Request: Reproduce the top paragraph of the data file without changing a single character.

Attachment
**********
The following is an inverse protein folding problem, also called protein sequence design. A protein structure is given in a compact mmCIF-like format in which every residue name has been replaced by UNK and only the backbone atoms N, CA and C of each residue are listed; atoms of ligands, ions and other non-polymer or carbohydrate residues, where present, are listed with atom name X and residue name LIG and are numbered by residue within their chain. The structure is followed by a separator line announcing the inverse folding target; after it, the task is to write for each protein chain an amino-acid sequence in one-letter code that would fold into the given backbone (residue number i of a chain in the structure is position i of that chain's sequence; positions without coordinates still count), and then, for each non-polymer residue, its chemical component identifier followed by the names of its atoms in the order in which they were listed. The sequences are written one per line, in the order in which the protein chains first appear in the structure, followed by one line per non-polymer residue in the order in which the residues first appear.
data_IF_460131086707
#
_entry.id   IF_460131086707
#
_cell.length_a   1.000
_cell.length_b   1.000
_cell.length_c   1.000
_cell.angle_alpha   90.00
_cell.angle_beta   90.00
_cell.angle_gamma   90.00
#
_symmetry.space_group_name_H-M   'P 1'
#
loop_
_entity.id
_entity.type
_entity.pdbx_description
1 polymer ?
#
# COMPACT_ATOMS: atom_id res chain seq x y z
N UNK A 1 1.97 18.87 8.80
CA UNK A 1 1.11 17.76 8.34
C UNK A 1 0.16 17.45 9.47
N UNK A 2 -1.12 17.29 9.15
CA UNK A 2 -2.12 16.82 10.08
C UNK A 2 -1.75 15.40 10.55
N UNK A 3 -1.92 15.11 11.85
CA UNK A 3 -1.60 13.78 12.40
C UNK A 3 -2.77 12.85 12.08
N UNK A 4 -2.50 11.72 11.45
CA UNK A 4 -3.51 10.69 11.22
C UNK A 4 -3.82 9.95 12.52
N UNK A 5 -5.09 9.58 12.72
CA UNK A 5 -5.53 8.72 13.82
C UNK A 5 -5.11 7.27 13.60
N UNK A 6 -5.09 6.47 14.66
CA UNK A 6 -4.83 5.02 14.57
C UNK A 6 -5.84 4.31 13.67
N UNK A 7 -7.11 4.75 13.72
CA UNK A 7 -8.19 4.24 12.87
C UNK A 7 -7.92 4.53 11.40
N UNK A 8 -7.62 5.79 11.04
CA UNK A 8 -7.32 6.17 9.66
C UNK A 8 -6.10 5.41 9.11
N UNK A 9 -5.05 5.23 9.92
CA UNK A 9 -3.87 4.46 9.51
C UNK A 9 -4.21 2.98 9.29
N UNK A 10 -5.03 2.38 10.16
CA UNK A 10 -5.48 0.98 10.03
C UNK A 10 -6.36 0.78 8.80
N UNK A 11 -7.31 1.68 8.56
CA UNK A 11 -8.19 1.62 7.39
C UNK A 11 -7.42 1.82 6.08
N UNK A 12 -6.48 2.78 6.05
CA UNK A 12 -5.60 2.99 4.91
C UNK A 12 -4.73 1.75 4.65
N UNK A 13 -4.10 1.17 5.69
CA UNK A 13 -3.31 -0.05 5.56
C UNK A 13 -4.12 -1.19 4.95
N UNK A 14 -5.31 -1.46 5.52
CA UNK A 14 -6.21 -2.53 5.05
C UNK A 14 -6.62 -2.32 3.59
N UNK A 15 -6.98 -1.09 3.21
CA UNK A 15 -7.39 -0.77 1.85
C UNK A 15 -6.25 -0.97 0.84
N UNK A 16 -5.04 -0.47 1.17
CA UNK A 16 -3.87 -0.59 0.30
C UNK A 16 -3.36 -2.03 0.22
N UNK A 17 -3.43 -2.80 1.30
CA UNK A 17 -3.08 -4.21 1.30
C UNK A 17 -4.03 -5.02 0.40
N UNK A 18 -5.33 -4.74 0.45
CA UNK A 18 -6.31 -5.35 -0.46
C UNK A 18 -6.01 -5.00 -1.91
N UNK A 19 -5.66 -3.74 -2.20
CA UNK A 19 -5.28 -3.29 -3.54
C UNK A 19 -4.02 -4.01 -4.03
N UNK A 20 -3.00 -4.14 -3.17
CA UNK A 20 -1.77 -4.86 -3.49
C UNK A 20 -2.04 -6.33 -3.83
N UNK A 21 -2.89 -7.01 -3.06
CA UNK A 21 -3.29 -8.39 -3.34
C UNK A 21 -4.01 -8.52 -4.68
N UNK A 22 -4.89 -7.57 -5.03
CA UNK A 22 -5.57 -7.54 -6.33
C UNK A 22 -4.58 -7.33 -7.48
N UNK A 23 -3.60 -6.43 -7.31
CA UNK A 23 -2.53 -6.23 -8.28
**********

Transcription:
The following is an inverse protein folding problem, also called protein sequence design. A protein structure is given in a compact mmCIF-like format in which every residue name has been replaced by UNK and only the backbone atoms N, CA and C of each residue are listed; atoms of ligands, ions and other non-polymer or carbohydrate residues, where present, are listed with atom name X and residue name LIG and are numbered by residue within their chain. The structure is followed by a separator line announcing the inverse folding target; after it, the task is to write for each protein chain an amino-acid sequence in one-letter code that would fold into the given backbone (residue number i of a chain in the structure is position i of that chain's sequence; positions without coordinates still count), and then, for each non-polymer residue, its chemical component identifier followed by the names of its atoms in the order in which they were listed. The sequences are written one per line, in the order in which the protein chains first appear in the structure, followed by one line per non-polymer residue in the order in which the residues first appear.